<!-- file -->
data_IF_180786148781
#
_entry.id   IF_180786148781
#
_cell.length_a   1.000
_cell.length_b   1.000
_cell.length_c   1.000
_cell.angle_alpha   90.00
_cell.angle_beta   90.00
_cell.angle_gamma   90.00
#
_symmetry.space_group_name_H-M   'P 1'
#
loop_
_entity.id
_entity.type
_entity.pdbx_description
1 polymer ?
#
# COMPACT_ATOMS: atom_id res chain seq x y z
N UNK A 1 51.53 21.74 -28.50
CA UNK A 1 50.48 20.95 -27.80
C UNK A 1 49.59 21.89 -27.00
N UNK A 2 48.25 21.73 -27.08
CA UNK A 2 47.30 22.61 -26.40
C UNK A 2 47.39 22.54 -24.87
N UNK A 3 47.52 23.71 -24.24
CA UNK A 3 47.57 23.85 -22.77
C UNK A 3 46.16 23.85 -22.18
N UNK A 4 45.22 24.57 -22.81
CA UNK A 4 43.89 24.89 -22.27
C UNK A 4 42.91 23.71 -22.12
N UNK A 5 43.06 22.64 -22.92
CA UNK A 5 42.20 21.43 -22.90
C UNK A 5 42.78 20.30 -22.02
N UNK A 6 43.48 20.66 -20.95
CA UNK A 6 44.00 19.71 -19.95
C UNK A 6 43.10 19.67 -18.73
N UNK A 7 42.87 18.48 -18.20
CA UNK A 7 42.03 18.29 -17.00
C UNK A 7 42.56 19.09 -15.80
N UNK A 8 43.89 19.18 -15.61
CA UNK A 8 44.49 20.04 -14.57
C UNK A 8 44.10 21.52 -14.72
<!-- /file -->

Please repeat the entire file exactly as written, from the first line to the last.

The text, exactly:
data_IF_180786148781
#
_entry.id   IF_180786148781
#
_cell.length_a   1.000
_cell.length_b   1.000
_cell.length_c   1.000
_cell.angle_alpha   90.00
_cell.angle_beta   90.00
_cell.angle_gamma   90.00
#
_symmetry.space_group_name_H-M   'P 1'
#
loop_
_entity.id
_entity.type
_entity.pdbx_description
1 polymer ?
#
# COMPACT_ATOMS: atom_id res chain seq x y z
N UNK A 1 51.53 21.74 -28.50
CA UNK A 1 50.48 20.95 -27.80
C UNK A 1 49.59 21.89 -27.00
N UNK A 2 48.25 21.73 -27.08
CA UNK A 2 47.30 22.61 -26.40
C UNK A 2 47.39 22.54 -24.87
N UNK A 3 47.52 23.71 -24.24
CA UNK A 3 47.57 23.85 -22.77
C UNK A 3 46.16 23.85 -22.18
N UNK A 4 45.22 24.57 -22.81
CA UNK A 4 43.89 24.89 -22.27
C UNK A 4 42.91 23.71 -22.12
N UNK A 5 43.06 22.64 -22.92
CA UNK A 5 42.20 21.43 -22.90
C UNK A 5 42.78 20.30 -22.02
N UNK A 6 43.48 20.66 -20.95
CA UNK A 6 44.00 19.71 -19.95
C UNK A 6 43.10 19.67 -18.73
N UNK A 7 42.87 18.48 -18.20
CA UNK A 7 42.03 18.29 -17.00
C UNK A 7 42.56 19.09 -15.80
N UNK A 8 43.89 19.18 -15.61
CA UNK A 8 44.49 20.04 -14.57
C UNK A 8 44.10 21.52 -14.72